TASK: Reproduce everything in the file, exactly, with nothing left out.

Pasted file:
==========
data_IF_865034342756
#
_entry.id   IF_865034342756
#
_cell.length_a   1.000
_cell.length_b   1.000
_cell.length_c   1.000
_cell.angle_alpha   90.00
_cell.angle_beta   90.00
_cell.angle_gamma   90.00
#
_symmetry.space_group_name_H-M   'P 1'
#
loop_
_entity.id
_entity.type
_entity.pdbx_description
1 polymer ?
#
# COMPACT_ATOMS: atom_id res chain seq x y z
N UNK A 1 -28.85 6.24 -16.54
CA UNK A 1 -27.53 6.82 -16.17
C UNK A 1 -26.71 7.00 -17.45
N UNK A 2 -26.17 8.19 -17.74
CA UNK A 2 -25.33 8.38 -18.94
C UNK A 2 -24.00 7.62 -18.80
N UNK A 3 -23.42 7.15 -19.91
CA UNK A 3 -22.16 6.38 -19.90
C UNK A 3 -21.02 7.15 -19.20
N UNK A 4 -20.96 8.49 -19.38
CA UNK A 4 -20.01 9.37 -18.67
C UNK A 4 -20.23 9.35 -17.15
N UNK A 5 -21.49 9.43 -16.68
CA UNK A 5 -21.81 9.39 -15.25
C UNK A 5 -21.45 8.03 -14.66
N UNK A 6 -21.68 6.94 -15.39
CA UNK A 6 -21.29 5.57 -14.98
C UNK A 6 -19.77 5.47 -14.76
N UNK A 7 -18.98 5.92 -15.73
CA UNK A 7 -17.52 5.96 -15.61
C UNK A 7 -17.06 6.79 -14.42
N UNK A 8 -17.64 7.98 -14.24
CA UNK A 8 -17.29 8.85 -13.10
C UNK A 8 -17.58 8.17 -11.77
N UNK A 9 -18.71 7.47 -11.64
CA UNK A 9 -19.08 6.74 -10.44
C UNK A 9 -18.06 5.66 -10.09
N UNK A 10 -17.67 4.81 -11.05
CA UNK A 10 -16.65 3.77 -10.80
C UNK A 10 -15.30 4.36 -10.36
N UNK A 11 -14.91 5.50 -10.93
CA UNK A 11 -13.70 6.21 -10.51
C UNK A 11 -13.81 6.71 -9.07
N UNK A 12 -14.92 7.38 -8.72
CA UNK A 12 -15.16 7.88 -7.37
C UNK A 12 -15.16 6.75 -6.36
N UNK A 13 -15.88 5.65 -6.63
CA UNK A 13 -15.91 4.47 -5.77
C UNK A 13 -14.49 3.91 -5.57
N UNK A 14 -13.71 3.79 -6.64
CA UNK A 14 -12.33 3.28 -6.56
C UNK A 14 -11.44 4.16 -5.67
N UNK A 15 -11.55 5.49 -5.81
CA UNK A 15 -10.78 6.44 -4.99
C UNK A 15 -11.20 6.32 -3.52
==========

data_IF_865034342756
#
_entry.id   IF_865034342756
#
_cell.length_a   1.000
_cell.length_b   1.000
_cell.length_c   1.000
_cell.angle_alpha   90.00
_cell.angle_beta   90.00
_cell.angle_gamma   90.00
#
_symmetry.space_group_name_H-M   'P 1'
#
loop_
_entity.id
_entity.type
_entity.pdbx_description
1 polymer ?
#
# COMPACT_ATOMS: atom_id res chain seq x y z
N UNK A 1 -28.85 6.24 -16.54
CA UNK A 1 -27.53 6.82 -16.17
C UNK A 1 -26.71 7.00 -17.45
N UNK A 2 -26.17 8.19 -17.74
CA UNK A 2 -25.33 8.38 -18.94
C UNK A 2 -24.00 7.62 -18.80
N UNK A 3 -23.42 7.15 -19.91
CA UNK A 3 -22.16 6.38 -19.90
C UNK A 3 -21.02 7.15 -19.20
N UNK A 4 -20.96 8.49 -19.38
CA UNK A 4 -20.01 9.37 -18.67
C UNK A 4 -20.23 9.35 -17.15
N UNK A 5 -21.49 9.43 -16.68
CA UNK A 5 -21.81 9.39 -15.25
C UNK A 5 -21.45 8.03 -14.66
N UNK A 6 -21.68 6.94 -15.39
CA UNK A 6 -21.29 5.57 -14.98
C UNK A 6 -19.77 5.47 -14.76
N UNK A 7 -18.98 5.92 -15.73
CA UNK A 7 -17.52 5.96 -15.61
C UNK A 7 -17.06 6.79 -14.42
N UNK A 8 -17.64 7.98 -14.24
CA UNK A 8 -17.29 8.85 -13.10
C UNK A 8 -17.58 8.17 -11.77
N UNK A 9 -18.71 7.47 -11.64
CA UNK A 9 -19.08 6.74 -10.44
C UNK A 9 -18.06 5.66 -10.09
N UNK A 10 -17.67 4.81 -11.05
CA UNK A 10 -16.65 3.77 -10.80
C UNK A 10 -15.30 4.36 -10.36
N UNK A 11 -14.91 5.50 -10.93
CA UNK A 11 -13.70 6.21 -10.51
C UNK A 11 -13.81 6.71 -9.07
N UNK A 12 -14.92 7.38 -8.72
CA UNK A 12 -15.16 7.88 -7.37
C UNK A 12 -15.16 6.75 -6.36
N UNK A 13 -15.88 5.65 -6.63
CA UNK A 13 -15.91 4.47 -5.77
C UNK A 13 -14.49 3.91 -5.57
N UNK A 14 -13.71 3.79 -6.64
CA UNK A 14 -12.33 3.28 -6.56
C UNK A 14 -11.44 4.16 -5.67
N UNK A 15 -11.55 5.49 -5.81
CA UNK A 15 -10.78 6.44 -4.99
C UNK A 15 -11.20 6.32 -3.52